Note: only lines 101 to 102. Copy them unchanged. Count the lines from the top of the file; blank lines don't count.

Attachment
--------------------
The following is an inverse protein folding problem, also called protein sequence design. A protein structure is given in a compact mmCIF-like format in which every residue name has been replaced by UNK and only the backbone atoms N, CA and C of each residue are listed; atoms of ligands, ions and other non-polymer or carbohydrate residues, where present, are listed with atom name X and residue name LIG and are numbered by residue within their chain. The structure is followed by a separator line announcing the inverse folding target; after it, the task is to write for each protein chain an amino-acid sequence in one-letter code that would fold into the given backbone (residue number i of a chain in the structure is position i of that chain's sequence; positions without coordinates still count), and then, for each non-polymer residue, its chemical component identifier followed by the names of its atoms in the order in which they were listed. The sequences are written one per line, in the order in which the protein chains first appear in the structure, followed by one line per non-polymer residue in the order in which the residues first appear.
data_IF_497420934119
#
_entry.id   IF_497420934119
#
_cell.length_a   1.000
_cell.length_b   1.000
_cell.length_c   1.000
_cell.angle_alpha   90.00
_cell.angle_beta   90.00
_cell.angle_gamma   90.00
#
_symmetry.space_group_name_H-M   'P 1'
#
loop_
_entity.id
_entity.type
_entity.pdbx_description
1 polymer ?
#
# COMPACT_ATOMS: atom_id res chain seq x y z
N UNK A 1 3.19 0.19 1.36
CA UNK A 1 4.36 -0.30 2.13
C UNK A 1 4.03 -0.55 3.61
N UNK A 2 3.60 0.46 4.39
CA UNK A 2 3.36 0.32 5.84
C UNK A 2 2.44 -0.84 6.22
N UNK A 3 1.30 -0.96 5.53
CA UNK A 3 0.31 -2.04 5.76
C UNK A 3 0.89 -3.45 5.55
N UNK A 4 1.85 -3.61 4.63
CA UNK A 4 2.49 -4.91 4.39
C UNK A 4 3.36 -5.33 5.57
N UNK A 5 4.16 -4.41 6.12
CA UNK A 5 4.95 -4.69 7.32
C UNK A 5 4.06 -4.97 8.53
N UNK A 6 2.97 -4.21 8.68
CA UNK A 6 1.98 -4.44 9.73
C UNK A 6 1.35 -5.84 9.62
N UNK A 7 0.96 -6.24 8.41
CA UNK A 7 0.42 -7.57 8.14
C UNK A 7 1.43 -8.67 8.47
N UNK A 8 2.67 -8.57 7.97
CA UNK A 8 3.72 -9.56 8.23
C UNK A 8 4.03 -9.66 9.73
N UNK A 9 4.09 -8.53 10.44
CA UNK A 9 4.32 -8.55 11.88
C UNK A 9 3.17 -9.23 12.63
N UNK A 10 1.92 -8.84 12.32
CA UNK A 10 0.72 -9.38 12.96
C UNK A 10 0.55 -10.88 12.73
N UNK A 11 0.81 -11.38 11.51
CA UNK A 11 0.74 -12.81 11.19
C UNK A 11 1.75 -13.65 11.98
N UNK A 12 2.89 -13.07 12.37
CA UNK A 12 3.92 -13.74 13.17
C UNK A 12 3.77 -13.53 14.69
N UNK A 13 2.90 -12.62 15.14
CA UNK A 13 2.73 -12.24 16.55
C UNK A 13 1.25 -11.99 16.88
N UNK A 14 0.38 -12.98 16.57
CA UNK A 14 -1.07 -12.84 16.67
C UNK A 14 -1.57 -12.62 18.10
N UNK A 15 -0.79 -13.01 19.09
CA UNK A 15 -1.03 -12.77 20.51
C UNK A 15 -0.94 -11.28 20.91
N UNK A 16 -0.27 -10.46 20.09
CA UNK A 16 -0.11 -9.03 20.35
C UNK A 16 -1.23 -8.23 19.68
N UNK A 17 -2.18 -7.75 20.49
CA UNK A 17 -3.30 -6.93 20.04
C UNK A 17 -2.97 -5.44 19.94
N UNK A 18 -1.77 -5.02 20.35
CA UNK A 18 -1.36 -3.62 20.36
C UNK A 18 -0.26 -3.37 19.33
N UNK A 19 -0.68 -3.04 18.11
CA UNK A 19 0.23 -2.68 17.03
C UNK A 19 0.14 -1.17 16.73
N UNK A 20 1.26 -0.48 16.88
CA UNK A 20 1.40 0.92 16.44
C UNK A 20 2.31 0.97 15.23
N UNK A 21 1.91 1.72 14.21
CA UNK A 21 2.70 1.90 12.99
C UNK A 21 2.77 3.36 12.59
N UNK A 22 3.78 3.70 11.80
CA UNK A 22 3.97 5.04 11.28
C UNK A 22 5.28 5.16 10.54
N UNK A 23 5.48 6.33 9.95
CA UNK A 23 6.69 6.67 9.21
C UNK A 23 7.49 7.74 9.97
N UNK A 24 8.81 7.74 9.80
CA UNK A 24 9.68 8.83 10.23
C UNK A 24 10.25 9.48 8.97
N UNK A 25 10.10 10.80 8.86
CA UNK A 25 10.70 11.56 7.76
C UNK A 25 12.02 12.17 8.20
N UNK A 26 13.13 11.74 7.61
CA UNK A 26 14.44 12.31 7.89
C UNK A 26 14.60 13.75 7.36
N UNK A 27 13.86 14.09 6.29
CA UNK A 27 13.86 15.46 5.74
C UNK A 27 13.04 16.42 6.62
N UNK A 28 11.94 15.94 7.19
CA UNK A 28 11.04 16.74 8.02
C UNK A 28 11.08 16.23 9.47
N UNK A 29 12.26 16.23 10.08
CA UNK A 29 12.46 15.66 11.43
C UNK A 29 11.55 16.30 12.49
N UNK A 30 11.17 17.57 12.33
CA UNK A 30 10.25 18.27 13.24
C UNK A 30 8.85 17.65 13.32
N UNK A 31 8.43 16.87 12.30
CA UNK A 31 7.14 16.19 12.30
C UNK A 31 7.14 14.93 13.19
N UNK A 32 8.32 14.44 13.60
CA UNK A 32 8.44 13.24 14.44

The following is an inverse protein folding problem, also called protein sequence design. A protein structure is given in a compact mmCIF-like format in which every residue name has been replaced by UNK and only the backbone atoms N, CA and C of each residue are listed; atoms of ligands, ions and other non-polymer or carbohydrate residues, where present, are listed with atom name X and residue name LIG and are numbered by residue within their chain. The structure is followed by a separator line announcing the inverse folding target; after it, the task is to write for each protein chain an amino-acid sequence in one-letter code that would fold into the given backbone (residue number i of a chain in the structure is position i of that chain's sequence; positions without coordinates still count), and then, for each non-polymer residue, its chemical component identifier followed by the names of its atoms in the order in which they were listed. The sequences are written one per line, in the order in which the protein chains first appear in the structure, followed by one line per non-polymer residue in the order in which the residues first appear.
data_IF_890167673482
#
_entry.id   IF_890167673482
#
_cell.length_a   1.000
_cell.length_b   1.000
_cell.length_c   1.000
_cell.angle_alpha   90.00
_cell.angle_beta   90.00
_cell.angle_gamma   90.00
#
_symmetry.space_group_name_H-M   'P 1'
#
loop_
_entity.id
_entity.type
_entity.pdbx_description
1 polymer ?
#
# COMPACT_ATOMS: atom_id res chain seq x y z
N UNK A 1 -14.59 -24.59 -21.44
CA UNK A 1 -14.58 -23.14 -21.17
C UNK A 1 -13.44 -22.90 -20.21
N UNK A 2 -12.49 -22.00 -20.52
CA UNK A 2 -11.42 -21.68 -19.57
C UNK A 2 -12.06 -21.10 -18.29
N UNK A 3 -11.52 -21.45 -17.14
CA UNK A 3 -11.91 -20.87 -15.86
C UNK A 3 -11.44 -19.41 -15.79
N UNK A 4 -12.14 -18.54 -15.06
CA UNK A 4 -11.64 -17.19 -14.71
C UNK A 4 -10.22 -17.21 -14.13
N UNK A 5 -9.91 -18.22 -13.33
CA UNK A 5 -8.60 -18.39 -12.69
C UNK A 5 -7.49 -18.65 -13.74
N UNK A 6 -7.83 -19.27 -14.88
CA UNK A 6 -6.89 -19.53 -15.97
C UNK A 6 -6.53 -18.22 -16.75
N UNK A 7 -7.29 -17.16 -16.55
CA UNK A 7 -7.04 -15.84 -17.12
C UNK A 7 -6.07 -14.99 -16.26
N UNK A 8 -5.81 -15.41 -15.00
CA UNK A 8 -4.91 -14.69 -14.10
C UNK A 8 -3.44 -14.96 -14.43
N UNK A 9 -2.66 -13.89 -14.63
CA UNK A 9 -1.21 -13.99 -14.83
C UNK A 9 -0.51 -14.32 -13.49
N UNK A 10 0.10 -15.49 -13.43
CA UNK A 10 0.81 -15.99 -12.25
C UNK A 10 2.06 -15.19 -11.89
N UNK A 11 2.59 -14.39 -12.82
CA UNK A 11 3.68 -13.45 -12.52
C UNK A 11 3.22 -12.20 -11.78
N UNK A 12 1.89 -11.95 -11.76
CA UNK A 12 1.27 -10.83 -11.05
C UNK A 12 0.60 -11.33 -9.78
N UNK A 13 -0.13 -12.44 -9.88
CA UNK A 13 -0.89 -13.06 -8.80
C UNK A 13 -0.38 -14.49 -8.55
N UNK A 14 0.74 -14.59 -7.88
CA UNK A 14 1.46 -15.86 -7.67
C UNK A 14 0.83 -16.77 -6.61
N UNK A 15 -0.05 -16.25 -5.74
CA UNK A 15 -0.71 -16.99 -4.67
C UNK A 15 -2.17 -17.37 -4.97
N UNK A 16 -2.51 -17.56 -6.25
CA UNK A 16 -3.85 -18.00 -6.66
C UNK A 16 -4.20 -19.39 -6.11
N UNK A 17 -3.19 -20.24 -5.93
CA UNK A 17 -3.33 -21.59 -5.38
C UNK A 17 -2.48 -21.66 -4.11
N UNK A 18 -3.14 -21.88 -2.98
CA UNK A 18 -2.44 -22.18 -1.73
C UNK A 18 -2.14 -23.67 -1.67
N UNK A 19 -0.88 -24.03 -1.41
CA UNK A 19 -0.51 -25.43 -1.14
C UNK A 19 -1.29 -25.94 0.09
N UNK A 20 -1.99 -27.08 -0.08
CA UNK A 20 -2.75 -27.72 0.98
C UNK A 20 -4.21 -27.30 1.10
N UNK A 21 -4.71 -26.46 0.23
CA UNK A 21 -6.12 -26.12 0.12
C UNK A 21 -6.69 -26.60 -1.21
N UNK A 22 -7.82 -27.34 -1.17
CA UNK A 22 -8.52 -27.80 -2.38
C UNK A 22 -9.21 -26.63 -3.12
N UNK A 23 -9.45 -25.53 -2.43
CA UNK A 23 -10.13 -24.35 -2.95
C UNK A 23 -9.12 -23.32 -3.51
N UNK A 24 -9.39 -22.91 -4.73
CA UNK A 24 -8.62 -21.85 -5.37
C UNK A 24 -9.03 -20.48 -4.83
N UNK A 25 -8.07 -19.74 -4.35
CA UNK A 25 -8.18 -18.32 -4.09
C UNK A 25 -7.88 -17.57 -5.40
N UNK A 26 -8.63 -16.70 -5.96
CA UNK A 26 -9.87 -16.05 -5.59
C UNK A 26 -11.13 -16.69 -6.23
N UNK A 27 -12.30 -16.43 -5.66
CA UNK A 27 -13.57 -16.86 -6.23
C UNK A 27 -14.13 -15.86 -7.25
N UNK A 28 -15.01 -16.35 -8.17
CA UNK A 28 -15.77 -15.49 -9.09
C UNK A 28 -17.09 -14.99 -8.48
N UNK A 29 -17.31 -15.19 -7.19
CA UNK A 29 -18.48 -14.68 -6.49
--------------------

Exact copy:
CA UNK A 27 13.86 15.46 5.74
C UNK A 27 13.04 16.42 6.62